Looking to go native?
Going Native Garden Tour inspires gardeners who want to save water, cut down on maintenance
The distinctive aroma of native plants to gardener Jim Evans recalls memories of his youth, hometown and vacations to the Channel Islands off the coast near Ventura. In his front yard, the scent emitted by the mallow and purple sage allows him to relive treasured experiences on a daily basis.
Evans will share his enthusiasm for his native garden by opening his home to visitors on April 17. His Todd Street garden in Mountain View will be among the 70 gardens in 10 Peninsula cities on this year's Going Native Garden Tour, sponsored by the California Native Plant Society.
"This is a great opportunity — a one-day event for the general public to see native plants in private gardens, learn about them and also buy them for their own gardens," Arvind Kumar, board member of the California Native Plant Society, said.
The tour takes place during California Native Plant Week, April 17-23, which is devoted to encouraging citizens to "undertake appropriate activities to promote the conservation, restoration and appreciation of California's native plants," he said.
The British have been growing native plants for nearly 200 years; then the Spanish and the Italians, he added.
"Our plants are known worldwide. We want them to be well known and grown in California as well," Kumar said.
Evans has already gained an in-depth knowledge of California native plants and is eager to showcase his front and back yards for the Going Native Garden Tour for the sixth year in a row.
Evans' interest in gardening took root in childhood when he would ask his mother for small plots of land to grow vegetable gardens.
"I loved nurturing something living, making it healthy and watching it mature. It was a very concrete satisfaction," he said.
His passion for gardening has endured and today he maintains a raised-bed vegetable garden in his back yard of cauliflower, peas, with tomatoes and basil forthcoming. Introduction to native plants only strengthened his love of gardening.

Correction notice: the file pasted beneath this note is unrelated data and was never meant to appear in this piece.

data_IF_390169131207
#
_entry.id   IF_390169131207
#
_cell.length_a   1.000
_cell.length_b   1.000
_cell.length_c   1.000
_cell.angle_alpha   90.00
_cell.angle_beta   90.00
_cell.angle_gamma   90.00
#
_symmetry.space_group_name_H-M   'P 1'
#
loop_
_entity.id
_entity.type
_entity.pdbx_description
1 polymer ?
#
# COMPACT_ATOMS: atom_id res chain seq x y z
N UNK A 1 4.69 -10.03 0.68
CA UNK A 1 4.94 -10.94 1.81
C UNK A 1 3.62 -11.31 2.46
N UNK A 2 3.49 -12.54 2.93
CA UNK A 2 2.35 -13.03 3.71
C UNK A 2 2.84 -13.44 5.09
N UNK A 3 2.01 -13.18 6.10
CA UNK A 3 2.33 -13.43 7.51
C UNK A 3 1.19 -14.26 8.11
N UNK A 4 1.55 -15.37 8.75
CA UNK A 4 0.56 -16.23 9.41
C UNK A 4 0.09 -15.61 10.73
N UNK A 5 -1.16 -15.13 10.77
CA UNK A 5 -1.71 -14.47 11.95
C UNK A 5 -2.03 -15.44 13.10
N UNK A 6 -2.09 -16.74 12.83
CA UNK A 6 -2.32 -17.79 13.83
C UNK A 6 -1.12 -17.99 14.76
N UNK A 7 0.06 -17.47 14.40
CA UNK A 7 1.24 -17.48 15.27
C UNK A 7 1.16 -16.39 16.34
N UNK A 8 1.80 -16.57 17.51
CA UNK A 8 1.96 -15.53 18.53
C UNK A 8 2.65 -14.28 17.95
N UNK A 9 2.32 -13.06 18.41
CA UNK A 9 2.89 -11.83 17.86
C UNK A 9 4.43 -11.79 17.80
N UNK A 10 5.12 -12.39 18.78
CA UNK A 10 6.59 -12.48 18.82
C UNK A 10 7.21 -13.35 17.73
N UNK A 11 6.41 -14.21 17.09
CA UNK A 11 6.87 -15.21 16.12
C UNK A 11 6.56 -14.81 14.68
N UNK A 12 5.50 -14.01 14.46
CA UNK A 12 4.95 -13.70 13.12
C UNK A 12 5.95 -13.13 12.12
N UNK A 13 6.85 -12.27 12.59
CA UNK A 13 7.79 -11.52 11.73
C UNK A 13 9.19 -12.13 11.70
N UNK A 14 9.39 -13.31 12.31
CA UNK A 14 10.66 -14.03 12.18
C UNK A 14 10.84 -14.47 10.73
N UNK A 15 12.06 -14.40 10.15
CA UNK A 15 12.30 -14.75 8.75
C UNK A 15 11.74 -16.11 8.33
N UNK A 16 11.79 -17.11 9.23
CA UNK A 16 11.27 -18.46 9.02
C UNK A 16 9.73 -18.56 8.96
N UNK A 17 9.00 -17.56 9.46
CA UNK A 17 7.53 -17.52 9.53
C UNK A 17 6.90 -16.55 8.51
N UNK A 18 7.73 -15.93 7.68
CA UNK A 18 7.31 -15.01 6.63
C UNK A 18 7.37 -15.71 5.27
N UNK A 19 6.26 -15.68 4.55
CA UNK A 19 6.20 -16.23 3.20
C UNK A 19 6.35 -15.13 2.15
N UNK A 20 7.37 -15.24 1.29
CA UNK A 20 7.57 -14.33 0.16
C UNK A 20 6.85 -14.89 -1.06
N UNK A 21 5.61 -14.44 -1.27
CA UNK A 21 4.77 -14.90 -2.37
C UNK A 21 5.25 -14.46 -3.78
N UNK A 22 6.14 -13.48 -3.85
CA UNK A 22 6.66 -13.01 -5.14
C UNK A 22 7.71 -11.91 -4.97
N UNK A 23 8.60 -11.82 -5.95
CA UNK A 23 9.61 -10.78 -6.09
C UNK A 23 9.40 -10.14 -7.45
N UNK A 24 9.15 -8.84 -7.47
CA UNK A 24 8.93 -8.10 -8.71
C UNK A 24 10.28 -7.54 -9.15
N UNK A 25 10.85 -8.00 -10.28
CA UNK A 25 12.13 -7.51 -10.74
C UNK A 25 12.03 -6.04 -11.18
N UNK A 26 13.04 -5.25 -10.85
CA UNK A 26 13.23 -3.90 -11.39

He discovered the existence of native plants in an article in the local paper after purchasing his home on Todd Street. He learned that native plants offer an ease of maintenance, although pruning requirements vary with season. A gardener can spend an average of eight hours a season pruning.
The most beneficent aspect of native plants is their minimal watering requirements, Evans said. He waters only once a month for a half hour: "The average American uses about 120 gallons a day of water for all purposes. My family uses about one-third that amount and I'm certain it's due to our native plants."
Recognizing the advantages of native plants, Evans hired designers and landscapers to renovate his front and back yards.
His back yard is a rectangular space with smaller interior geometric partitions of squares and circles aligned along a central axis. The garden merges private and public spaces, he said. The more private space to the left, a quiet corner with two chairs, is an ideal setting for reading during the day or intimate conversation during the night. A long teak table to the right seats more people and is a larger social space, he said.
Connecting both spaces is a red tulip-shaped fountain encircled by sprightly native grass. The fountain is a nice middle ground for mingling guests who desire some quiet but also a connectedness to the larger party, Evans said.
The "social table" of elegant teak has a cream-colored shade sail overhead. Enclosing the table and the entire central space of the garden is a ledge of Arizona flagstone.
"The flagstone creates a natural seating for guests," Evans said, noting that it was a design aspect he had specifically requested. The earth-tinted Arizona flagstone, also echoed in the groundwork, harmoniously unifies the garden in tones of orange, brown and beige punctuated by various shades of green native plants.
But there is more diversity in color than meets the eye at first glance.
"One of the features my family and I wanted for our garden was as much color possible throughout the year," Evans said, mentioning that natives bloom at different intervals during the year and currently sprouting are the discreet Wooly Bluecurls in the back yard. In the front yard, the purple sage, Cleveland sage and Dara's Choice are preparing to bloom.
"The Hummingbird sage, California iris and poppies are already blooming," he said, certain that when April 17 arrives, his garden will be flowering at its finest.
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What: Going Native Garden Tour
When: Sunday, April 17, 10 a.m. to 4 p.m.
Where: 24 gardens in Santa Clara and San Mateo counties, including nine in Palo Alto, one in Menlo Park, one in Portola Valley, one in Los Altos, four in Mountain View
Info: Go to www.goingnativegardentour.org to register and get complete list of gardens on tour; registration closes April 17 at 3 p.m. or when tour fills.
Editorial intern Zohra Ashpari can be e-mailed at firstname.lastname@example.org.